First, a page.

A Few Hours Of Spring

A Few Hours Of Spring


Reviewed by: Jennie Kermode

Terminal illness has long been a subject of fascination for filmmakers. For those of us living with serious health problems, the twee, touristy perspective most films bring can be frustrating, the syrupiness even more so. It's common for them to sentimentalise the sick and keep their real focus on those left behind. Given this, Stéphane Brizé's perfectly balanced two-hander is a breath of fresh air. Well informed and unsensational, it uses illness as its backdrop and delivers a thoughtful character study.

Vincent Lindon is Alain, just released from prison after an 18-month sentence for a petty smuggling offence. He's learned his lesson but struggles to readjust to society, now with an extra barrier to finding tolerable work in a recession. Having no other option, he moves in with his mother, Yvette (Hélène Vincent). She's getting on with life as responsibly, dutifully and precisely as ever, but she's also trying to cope with brain cancer. It's not long before Alain discovers that she's already made up her mind what to do about it. There is no room for discussion. The decision is hers to make, not his. All he can do is try to find a way of coping with it.

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All this would be easier if Alain were capable of recognising and acknowledging his own feelings. If 18 months seems too short a time in which to become institutionalised, we have to wonder about what he was like before. There are little hints. At a neighbour's house, he asks what they're having for dinner, blithely assuming he'll be provided for. He resents his mother's suggestions to tidy up after himself, resents her complaints about the smell of smoke in his room. Her quiet fury never quite boils over; she never tells him directly to grow up. Perhaps it's because she feels responsible for his lack of responsibility. Perhaps she's simply terrified by the thought of him having to cope alone when she's gone. Have they failed each other? Might there still be time to put it right?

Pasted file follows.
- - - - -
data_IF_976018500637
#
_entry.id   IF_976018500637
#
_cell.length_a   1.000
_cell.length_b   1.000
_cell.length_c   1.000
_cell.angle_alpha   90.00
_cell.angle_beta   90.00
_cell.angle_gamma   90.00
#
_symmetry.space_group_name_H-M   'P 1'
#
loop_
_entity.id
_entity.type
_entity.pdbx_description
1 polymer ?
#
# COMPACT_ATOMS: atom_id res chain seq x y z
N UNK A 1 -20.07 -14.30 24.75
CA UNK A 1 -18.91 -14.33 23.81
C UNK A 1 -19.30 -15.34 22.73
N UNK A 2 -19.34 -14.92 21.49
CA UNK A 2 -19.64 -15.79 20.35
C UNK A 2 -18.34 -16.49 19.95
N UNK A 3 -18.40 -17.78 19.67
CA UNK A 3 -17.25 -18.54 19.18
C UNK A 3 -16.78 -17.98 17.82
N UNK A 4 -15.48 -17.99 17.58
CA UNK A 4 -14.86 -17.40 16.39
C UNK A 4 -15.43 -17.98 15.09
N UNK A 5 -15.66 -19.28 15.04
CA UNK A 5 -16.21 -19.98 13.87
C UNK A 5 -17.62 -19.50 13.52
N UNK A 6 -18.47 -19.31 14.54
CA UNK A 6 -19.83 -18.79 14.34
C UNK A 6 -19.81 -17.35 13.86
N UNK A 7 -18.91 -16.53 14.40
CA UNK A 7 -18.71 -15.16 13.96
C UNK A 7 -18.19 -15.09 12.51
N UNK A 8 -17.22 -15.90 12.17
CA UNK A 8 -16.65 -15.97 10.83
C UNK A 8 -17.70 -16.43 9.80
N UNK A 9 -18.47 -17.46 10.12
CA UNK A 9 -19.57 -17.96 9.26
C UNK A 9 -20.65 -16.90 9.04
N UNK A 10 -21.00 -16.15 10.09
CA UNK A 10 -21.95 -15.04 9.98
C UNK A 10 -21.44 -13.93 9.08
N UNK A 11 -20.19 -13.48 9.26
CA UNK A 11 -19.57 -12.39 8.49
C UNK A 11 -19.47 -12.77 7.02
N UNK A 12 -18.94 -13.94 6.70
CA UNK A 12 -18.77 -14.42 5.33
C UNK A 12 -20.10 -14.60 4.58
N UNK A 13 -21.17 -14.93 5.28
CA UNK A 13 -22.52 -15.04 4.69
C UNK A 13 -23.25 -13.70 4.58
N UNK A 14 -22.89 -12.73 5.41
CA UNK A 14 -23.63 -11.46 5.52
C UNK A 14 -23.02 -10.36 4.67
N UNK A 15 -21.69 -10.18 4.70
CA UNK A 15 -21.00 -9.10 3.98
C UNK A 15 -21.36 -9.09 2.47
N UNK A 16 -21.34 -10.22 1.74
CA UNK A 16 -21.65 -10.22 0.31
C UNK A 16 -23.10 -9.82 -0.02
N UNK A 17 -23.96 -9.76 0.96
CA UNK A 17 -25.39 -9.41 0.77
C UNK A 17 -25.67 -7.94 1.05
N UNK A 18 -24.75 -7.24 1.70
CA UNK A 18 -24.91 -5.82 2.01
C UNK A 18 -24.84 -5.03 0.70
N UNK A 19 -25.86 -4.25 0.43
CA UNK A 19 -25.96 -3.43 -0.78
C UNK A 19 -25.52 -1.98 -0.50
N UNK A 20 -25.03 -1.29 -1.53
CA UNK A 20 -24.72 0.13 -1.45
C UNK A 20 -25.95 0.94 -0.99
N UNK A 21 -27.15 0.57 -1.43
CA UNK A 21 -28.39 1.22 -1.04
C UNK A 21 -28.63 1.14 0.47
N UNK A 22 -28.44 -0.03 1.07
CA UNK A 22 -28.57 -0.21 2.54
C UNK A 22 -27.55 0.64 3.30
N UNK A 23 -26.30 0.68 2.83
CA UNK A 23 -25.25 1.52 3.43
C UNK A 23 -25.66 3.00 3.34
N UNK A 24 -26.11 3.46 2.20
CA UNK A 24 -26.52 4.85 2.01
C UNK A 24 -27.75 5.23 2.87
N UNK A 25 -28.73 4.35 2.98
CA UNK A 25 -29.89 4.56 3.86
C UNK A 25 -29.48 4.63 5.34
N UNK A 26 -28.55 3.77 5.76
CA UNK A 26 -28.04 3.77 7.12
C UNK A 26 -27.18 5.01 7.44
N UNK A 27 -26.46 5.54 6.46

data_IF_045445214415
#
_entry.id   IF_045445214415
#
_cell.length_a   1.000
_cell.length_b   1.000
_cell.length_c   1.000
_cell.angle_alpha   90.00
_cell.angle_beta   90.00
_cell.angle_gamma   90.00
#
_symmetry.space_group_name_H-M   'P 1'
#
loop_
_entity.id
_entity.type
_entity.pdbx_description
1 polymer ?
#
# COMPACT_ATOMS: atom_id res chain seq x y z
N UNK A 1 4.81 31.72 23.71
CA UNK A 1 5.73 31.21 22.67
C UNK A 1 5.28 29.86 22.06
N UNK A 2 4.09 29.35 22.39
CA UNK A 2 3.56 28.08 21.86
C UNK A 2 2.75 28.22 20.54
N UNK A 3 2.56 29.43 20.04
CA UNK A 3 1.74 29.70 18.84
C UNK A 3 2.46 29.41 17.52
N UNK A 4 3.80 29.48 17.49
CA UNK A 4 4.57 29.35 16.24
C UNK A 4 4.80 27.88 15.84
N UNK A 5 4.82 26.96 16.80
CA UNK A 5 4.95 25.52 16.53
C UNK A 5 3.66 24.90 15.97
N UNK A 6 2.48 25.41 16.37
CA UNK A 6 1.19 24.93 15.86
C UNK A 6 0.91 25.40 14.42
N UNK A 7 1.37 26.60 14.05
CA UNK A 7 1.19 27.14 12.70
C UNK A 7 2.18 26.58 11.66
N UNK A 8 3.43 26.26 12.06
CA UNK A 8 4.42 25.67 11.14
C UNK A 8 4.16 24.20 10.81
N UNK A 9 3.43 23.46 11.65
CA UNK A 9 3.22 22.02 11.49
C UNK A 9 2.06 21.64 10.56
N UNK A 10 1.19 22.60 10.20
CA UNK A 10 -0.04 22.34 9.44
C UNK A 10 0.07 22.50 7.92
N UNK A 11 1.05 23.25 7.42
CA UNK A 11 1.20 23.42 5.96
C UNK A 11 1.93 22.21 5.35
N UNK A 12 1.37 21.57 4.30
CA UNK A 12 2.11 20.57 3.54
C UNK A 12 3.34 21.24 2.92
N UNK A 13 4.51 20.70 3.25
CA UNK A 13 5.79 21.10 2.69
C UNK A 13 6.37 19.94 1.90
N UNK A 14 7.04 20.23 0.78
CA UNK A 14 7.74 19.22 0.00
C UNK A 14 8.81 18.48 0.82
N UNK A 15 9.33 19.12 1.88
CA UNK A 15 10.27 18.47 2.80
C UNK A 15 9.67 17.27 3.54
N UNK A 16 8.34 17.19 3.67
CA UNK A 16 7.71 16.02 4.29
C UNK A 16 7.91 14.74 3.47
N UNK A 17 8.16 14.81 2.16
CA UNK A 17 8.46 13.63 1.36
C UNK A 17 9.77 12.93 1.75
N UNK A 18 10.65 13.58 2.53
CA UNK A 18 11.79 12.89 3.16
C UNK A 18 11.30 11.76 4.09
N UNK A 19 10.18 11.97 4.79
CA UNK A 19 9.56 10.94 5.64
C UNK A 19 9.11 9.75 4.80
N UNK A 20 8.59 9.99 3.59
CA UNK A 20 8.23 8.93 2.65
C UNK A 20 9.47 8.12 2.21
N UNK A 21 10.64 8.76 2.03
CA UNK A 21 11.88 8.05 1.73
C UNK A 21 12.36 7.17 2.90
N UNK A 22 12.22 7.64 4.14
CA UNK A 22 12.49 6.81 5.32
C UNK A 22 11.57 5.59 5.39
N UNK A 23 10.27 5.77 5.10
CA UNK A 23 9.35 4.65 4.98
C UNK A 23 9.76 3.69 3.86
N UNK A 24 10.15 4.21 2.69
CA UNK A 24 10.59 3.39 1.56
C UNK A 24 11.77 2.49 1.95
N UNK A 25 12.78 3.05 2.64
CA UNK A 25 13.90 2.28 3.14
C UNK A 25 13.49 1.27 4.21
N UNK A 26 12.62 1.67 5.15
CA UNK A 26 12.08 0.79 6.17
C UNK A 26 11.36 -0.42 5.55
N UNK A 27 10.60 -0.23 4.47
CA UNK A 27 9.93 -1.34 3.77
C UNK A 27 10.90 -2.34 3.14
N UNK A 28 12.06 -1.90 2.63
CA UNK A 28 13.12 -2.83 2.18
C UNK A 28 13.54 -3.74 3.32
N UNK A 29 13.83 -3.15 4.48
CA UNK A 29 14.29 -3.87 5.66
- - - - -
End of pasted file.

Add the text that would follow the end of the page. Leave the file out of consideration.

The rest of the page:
Lindon immerses herself in a role played with steely restraint; only at the very end, when nothing can make a difference any more, will Yvette be free to let go. Her physical decline reveals not helplessness but tremendous strength and discipline. At the same time, the viewer is invited to question whether this emotional reticence is what has left Alain so emotionally illiterate. Is it the weight of his other concerns or simply incompetence that threatens his relationship with unfeasibly beautiful new girlfriend Clémence (Emmanuelle Seigner)? It is to Lindon's credit that he succeeds in making us care about such a difficult character, in letting the audience see what Alain himself cannot.

Beautifully observed and staged with exquisite care, A Few Hours Of Spring invites us to connect with its characters through the minutiae of everyday life. Ordinary clothes and household items are weighted with meaning. As we look out for signs of Yvette's mental disconnection, we find ourselves playing closer attention to every details, just as death throws life into perspective. This is a film that makes most others on the subject look like wasted opportunities.

Reviewed on: 01 Feb 2013
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An ex-con struggles to cope with his mother's failing health.
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Director: Stéphane Brizé

Writer: Stéphane Brizé, Florence Vignon

Starring: Vincent Lindon, Hélène Vincent, Emmanuelle Seigner

Year: 2012

Runtime: 108 minutes

Country: France

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